Conveniently, the people from Bambuk region, west of the Ghana empire, as well as the people from the Wangara region, south of the Ghana empire, had lots of gold.  But wouldn’t you know it, they were a little short on salt.  You see where this is going.


Pretty soon, Arab traders set up salt mining operations in Taghaza and Taoudenni.  They brought in slaves, and left them there to get blocks of salt ready to load on their caravans when they rolled in from the north.  Since there was literally nothing in these places except for salt, water, and sand, they brought in all the food for the slaves on these caravans.  They lived on dates, camel meat, millet, and of course, all the salt they could eat.  Once the caravan left, there was no need to worry about the slaves running away, they had the only food and water for many miles in any direction.  They even built their houses out of salt because there was nothing else to build with. 


The Ghana empire ran a tight ship when it came to commerce.  They policed their travel routes to provide traders a safe strip though their territory (in exchange, of course, for some hefty duties levied and everything going in and out of their borders.)  So if the Arabs traders could make it through the Sahara, it was then smooth sailing to get to the Bambuk and Wangara regions where the gold was.


But once they got there, instead of meeting face to face and haggling, they engaged in silent barter, which is exactly what it sounds like.  Nobody says anything, and often the parties don’t even see each other.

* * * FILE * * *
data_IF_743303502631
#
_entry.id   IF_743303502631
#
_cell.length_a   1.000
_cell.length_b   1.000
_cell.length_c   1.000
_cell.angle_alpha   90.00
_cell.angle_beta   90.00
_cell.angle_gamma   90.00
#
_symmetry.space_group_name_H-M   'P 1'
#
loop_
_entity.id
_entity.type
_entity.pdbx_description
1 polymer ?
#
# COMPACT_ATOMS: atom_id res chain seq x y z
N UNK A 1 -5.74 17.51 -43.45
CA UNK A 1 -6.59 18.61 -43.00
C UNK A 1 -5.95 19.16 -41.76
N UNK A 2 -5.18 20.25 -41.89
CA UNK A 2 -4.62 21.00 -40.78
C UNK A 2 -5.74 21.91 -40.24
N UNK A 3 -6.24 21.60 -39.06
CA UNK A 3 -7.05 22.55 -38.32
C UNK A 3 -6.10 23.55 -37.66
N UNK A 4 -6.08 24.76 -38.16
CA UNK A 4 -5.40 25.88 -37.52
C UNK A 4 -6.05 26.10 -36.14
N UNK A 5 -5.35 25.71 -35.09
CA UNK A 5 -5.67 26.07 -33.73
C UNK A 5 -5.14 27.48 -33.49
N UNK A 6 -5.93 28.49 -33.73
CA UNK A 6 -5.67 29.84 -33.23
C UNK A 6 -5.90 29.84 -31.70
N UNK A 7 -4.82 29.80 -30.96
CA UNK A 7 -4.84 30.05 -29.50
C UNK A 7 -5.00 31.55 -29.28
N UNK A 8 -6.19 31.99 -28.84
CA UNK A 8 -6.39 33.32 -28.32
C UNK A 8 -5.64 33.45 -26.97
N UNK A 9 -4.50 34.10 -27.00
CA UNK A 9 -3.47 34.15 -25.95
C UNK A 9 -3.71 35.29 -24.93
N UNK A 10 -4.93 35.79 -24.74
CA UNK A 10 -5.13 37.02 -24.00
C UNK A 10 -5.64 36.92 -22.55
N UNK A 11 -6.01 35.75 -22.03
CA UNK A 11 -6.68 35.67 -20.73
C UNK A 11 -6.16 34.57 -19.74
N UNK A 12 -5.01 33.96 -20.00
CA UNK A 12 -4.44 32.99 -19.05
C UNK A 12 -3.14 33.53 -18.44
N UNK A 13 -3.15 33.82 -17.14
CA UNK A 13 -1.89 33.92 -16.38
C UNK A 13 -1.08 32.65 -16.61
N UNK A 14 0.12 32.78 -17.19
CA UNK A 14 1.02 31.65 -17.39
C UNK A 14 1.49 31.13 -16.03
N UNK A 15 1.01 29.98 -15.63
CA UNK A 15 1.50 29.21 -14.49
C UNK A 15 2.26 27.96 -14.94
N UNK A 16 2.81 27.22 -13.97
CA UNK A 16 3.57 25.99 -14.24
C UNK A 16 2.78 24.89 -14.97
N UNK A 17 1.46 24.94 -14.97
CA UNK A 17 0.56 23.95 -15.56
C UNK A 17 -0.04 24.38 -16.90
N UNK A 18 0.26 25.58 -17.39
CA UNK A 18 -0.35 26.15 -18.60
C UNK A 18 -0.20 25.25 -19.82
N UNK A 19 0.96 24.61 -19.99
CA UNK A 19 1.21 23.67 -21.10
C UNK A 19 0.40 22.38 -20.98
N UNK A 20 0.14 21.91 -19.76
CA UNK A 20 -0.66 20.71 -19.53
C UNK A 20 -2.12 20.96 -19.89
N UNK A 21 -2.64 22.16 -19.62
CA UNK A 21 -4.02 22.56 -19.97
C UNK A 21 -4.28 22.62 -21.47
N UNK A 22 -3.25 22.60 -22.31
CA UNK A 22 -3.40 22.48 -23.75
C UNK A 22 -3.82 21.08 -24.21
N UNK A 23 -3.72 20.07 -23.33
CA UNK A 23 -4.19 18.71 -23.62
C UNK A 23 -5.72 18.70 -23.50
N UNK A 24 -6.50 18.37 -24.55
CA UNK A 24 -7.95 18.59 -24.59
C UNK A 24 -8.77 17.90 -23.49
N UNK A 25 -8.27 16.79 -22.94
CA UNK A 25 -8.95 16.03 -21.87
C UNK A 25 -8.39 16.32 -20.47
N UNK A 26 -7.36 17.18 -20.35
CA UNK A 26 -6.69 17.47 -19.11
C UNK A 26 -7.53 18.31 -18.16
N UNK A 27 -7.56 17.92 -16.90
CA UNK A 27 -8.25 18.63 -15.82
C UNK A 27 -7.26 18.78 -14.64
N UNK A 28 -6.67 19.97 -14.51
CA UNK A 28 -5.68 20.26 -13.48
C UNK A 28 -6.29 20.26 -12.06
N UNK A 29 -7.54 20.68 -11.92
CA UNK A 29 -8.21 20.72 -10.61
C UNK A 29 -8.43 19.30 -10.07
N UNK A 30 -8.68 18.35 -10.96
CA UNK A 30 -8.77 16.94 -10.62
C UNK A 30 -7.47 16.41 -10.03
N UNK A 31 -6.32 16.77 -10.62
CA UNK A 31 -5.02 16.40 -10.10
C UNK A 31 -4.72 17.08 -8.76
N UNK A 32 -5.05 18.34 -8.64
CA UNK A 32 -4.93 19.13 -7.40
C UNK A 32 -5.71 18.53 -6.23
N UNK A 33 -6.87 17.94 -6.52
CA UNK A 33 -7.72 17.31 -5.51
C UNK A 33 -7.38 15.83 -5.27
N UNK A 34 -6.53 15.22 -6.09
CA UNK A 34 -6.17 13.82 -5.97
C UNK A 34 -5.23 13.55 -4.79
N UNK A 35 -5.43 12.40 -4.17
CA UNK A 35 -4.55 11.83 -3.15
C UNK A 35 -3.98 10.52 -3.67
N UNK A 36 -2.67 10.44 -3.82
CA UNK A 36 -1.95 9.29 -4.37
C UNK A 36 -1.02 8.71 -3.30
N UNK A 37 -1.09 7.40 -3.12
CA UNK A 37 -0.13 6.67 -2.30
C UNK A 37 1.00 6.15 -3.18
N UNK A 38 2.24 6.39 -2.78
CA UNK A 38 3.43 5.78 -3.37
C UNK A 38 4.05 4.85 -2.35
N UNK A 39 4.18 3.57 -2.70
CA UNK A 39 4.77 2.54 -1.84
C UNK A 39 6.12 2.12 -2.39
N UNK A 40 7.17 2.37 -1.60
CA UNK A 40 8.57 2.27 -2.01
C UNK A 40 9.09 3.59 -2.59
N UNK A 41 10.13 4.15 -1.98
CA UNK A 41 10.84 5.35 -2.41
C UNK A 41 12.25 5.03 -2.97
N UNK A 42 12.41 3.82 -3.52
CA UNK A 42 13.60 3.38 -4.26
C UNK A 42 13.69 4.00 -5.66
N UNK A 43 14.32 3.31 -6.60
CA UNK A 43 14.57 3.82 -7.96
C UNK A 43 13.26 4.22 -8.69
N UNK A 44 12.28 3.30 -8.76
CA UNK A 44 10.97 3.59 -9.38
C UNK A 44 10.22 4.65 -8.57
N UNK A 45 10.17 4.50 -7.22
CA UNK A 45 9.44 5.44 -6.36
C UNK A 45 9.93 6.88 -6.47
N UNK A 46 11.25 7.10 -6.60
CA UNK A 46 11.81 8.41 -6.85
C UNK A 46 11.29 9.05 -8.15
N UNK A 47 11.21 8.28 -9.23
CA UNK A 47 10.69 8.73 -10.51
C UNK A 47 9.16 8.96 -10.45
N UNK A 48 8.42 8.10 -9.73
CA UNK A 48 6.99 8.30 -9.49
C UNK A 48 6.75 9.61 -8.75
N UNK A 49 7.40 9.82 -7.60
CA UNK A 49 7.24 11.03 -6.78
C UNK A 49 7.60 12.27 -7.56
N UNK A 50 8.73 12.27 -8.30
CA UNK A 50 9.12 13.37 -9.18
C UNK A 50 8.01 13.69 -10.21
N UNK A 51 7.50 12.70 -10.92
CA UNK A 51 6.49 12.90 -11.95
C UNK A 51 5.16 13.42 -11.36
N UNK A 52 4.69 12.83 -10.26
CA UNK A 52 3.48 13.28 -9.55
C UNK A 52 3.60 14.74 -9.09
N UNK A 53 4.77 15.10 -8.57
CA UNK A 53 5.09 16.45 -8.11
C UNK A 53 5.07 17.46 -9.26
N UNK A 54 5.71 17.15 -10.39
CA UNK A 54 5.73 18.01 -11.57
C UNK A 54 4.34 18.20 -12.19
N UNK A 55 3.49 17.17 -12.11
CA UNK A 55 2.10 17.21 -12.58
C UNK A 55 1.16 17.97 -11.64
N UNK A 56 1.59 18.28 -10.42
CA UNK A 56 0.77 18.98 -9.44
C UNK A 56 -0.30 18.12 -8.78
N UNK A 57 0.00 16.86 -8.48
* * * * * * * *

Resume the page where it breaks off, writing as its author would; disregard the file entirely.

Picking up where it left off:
It often went more or less like this:  The Arab traders show up at a designated trading location.  They lay out the salt they want to trade.  Then they beat on some drums so that the Wangarians know they’re ready to trade, and they withdraw back to wherever they’re camped out, a fair distance away, but within earshot of drumbeats.  The Wangarians show up, take a look at the salt, and then put a pile of gold next to it that they think is a fair price.  They then beat on some drums and withdraw from the trading location.  The Arab traders come back, check out how much gold the Wangarians have left, and decide whether or not it’s enough.  If they’re satisfied, they take the gold, leave the salt, beat on their drums, and leave.  If they want a higher price, they leave everything, beat on their drums, and head back to camp, so as to give the Wangarians a chance to offer more.  The process continues until a deal is reached.